Feral cats are taking advantage of the ecological crisis caused by the bushfires
PLENTY OF AUSTRALIAN animals take advantage of bushfires. Take for example, Australia’s remarkable ‘firehawks’, which include blake kites, whistling kites and brown falcons. These birds will pick up smouldering sticks, drop them in unburnt areas, spreading the fire further and flushing out potential prey.
But when non-native animals, particularly feral cats and foxes, begin feasting on what’s left after a bushfire, especially those as ecologically devastating as those Australia is currently experiencing, there’s potential for some of our unique mammal species to be pushed further towards the brink.
Wildlife ecologist Sarah Legge, who co-authored Cats in Australia: Companion and Killer in 2019, says that there are three stages to the impacts feral cats have on native animals affected by the bushfires.
The first is the pressure they’ve put on native animals before the bushfires. Recent analysis shows that pet and feral cats together kill more than two billion mostly native reptiles, birds and mammals a year in Australia, and have contributed to the extinction of more than 20 native mammal species.
Native animals did not co-evolve with such effective predators as cats, which were introduced to Australia following colonisation, making them easy prey. On top of this, Australian mammals have lower reproductive rates than invasive mammalian predators such as cats and foxes, meaning they quickly outnumber native animals.
The second stage, which occurs soon after a bushfire, is when cats take advantage of exposed animals that haven’t been directly killed in the fire. “They’re attracted to hunt in areas that have been severely burnt,” says Sarah. “In these areas, their hunting efficiency increases substantially.”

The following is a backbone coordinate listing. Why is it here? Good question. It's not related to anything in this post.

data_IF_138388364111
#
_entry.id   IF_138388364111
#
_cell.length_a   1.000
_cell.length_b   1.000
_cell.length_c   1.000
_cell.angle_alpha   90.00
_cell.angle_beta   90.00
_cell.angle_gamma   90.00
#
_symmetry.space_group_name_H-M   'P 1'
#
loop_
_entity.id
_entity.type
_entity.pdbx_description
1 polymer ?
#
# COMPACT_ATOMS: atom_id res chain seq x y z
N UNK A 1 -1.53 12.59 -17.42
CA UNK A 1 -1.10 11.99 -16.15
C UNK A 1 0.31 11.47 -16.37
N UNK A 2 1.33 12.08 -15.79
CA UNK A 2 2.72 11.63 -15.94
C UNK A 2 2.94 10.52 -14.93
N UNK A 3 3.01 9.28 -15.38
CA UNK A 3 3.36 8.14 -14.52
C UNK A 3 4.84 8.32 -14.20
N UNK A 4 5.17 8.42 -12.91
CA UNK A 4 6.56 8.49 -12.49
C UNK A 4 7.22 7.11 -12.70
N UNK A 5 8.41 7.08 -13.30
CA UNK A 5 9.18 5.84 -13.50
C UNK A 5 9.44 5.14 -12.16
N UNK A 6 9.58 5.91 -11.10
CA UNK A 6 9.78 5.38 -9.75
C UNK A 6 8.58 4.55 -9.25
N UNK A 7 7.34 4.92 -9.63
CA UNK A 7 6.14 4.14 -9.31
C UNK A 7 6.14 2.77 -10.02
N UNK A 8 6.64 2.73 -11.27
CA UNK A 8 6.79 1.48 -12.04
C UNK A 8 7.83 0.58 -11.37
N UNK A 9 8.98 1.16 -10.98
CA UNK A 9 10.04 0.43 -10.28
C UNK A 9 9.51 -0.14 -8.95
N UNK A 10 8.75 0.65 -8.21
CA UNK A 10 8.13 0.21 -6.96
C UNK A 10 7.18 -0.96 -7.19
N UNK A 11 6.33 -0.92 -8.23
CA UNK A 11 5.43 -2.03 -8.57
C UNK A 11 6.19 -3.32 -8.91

In 2015, ecologist Hugh McGregor and Sarah attached collar cameras on 23 occasions to 13 feral cats. They recorded 101 hunting events, of which 32 were successful, and over a quarter of these kills weren’t eaten – cats are ‘surplus killers’. According to Sarah, the mortality risk for small mammals in fire-affected areas rose significantly.
The work also revealed that remnant vegetation left within the firescar footprint was critical to the survival of small mammals, but in the most recent bushfires, the fire intensity has been extreme in much of the 10 million hectares of land that has been burnt, meaning even small areas of vegetation are few and far between.
In 2016, Hugh and Sarah detailed their discovery that, not only do cats thrive after fires in their own territory, but they will also travel many kilometres outside their home ranges to burnt areas.
Given the large number of feral cats in Australia and the predicted increase in bushfires due to global heating, conservation issues are mounting.
As for the current bushfires, Sarah says it isn’t yet safe enough in many areas for ecologists to go in and fully assess the damage, but she would expect that any cats that have survived will be doing “very well,” which brings us to the third stage.
“After they’ve mopped up any prey-sized animals in the burnt areas, they’ll probably move into remnant unburnt areas that native survivors are using as refuge, putting further pressure on those animals. This will further constrain the ability of populations of native species to recover after the fire.”
The question for ecologists is, how can we protect native animals from predation by cats and foxes in the event of bushfires as they become more extreme?
The design of the above-ground tunnels was first created by ecologist Chris Dickman to protect small mammals from feral animal predation in open desert environments.
Darcy tested the shelters in recently burnt areas of Victoria’s Otway Ranges to some success, but it’s too early to draw reliable conclusions from this.
Ecologists warn that the bushfires have pushed at least 20 threatened species closer to extinction, calling it a ‘season in hell’ and predation by cats is just one issue Australia’s wildlife face in the aftermath of the unprecedented fires.